For most people, receiving a title as an act of recognition of their contribution to the public is undoubtedly welcomed with pride. A showcase of true character, emphasis on accomplishment or simply a matter of courtesy, titles have been embraced through the ages.
Today, though, it was not about flattery. The title that President Obama awarded to all of us hit home not only because I am Greek, but mostly because we all deserve it as a lifelong validation for what we have accomplished as residents of this world.
“The most important title is Citizen.” – Barack Obama
At his speech in Athens, President Obama was clear. Citizens and not politicians are the guardians of democracy. Politicians are elected by the public and if anyone takes that power away there will be no president or cabinet.
Having my identity as a citizen validated in this manner is a reminder of all that our ancestors fought for. Women’s suffrage, rule of the many over dictatorships, reclaim of homeland are only broad examples of cases where true courage has been demonstrated to secure a future for the younger ones.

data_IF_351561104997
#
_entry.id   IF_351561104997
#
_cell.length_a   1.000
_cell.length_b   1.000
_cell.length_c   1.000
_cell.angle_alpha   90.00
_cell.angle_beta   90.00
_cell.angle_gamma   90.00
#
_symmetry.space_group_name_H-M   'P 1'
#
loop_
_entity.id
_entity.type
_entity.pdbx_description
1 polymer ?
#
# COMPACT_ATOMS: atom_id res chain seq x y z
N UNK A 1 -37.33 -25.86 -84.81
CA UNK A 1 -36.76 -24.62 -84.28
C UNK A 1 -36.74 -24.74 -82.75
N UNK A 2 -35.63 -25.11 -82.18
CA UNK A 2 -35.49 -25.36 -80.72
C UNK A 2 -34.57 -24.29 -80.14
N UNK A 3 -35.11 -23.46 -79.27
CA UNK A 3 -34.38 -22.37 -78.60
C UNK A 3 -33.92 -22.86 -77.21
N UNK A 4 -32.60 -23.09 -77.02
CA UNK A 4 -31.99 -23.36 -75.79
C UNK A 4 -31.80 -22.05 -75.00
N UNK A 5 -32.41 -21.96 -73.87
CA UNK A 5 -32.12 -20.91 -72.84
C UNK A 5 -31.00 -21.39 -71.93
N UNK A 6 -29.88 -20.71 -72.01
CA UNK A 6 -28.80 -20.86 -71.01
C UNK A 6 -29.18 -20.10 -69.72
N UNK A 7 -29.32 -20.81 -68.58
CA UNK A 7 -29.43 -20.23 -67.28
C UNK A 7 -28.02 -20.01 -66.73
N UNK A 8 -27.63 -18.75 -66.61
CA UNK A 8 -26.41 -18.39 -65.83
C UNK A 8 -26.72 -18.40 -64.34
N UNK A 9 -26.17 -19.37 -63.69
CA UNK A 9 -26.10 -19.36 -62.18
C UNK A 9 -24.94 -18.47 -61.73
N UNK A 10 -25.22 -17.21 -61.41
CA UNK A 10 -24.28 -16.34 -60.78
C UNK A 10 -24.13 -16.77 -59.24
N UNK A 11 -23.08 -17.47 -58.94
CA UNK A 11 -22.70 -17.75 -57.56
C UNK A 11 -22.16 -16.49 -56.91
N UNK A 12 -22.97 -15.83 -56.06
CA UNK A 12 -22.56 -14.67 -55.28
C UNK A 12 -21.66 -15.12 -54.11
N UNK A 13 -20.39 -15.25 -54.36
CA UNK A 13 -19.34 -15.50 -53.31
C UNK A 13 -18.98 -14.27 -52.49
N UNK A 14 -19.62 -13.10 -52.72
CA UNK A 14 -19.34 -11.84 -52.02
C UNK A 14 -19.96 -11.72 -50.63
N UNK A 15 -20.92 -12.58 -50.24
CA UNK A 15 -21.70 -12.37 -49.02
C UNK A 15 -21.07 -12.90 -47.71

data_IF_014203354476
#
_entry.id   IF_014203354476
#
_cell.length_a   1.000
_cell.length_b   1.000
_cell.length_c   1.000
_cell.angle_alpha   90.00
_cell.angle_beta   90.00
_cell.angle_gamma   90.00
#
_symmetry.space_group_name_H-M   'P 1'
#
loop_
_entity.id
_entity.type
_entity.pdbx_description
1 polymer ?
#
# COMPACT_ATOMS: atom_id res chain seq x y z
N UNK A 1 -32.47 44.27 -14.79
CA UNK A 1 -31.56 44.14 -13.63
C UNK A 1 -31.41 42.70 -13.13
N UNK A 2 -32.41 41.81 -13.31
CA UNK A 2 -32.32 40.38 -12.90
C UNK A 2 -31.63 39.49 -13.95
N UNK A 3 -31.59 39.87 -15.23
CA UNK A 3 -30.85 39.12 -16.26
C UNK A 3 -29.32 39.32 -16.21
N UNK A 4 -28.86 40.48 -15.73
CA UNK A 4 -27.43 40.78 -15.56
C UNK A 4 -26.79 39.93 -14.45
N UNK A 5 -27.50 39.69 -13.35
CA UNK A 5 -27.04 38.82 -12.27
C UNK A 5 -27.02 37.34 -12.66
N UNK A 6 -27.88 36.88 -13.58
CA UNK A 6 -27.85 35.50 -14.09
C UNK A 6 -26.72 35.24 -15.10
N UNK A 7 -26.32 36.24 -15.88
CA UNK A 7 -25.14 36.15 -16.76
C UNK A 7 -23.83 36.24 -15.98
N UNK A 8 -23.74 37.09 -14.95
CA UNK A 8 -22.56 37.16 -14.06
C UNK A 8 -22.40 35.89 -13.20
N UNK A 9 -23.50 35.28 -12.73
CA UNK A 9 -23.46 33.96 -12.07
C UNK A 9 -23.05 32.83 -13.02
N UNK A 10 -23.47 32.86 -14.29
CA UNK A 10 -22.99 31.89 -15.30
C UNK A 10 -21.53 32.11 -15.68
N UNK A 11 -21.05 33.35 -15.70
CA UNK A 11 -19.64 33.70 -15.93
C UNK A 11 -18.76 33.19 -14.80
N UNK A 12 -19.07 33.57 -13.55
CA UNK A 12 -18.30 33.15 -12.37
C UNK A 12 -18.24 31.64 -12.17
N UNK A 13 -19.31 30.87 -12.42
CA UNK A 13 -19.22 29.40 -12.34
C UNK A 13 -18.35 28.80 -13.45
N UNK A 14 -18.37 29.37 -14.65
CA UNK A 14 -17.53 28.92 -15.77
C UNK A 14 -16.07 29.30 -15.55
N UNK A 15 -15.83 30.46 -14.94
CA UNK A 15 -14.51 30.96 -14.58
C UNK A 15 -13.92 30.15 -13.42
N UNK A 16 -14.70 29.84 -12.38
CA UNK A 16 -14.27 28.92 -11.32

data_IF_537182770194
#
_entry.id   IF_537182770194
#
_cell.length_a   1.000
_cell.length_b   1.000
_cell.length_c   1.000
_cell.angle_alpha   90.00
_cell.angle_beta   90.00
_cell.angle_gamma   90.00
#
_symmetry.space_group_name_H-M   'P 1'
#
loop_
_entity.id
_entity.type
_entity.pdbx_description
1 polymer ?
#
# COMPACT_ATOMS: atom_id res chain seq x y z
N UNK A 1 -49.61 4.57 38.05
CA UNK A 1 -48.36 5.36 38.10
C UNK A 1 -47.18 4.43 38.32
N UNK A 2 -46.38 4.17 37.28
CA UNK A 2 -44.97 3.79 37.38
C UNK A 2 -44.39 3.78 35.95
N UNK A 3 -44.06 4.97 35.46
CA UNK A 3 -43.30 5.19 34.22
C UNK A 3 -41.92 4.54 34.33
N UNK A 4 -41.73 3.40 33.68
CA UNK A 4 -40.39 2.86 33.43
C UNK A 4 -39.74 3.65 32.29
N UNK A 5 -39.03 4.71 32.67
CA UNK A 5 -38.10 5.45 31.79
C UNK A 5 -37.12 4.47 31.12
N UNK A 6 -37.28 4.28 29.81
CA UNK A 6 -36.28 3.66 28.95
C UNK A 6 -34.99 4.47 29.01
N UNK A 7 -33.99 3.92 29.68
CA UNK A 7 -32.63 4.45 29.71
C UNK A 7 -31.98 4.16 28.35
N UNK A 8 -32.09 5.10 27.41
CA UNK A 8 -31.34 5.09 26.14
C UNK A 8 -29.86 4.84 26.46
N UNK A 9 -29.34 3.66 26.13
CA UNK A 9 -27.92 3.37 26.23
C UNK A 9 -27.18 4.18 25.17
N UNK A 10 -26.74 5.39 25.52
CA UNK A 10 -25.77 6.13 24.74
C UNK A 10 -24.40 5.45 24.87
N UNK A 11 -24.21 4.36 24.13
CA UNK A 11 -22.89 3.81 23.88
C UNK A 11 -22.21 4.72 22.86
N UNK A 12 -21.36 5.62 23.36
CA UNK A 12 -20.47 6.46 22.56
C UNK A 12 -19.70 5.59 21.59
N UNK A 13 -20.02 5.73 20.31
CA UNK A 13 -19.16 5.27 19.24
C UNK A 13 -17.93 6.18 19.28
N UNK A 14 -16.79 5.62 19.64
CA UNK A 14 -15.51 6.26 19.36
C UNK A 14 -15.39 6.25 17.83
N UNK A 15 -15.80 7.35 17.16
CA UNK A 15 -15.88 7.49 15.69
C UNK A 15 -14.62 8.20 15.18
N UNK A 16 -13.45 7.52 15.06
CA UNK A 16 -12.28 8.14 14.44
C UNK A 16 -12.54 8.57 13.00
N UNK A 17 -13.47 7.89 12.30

Undoubtedly, President Obama is a great public speaker. His natural charisma and talent have been cultivated through his studies and experience, but it is something more that makes this particular speech to stand out of all his talks so far. It humanity’s need for validation at a time that politics across the globe challenge even the brightest.
At a time where Trump is about to move in the White House, Le Pen campaigns in France and Britain is standing at the doorstep of Europe, we all need to hear that our contribution to this world as citizens is still valid. As it was underlined today, all flaws and mistakes can be corrected through the process of democracy, something that I really hope that will happen soon after a sincere reflection of this year’s actions on a global scale.
I’m not going to lie, even though I am a devoted optimist, the following years will be particularly difficult. Whether we admit it or not, the President of the United States plays a significant role in global politics and I am not happy with Wednesday’s outcome.
But today, President Obama reminded us something that can easily be forgotten. The fact that progress follows a winding path, sometimes forward, sometimes back. As long as we retain our faith in democracy and the people and we don’t waiver away from those certain principles that form a lively open debate, our future will be ok because democracy remains the most effective form of government ever devised by man.
With all my heart, I am hoping that in the coming years we will all honour our title as Citizens and that we will work together towards making progress instead of taking further steps backwards. Like President Obama, I still believe in us!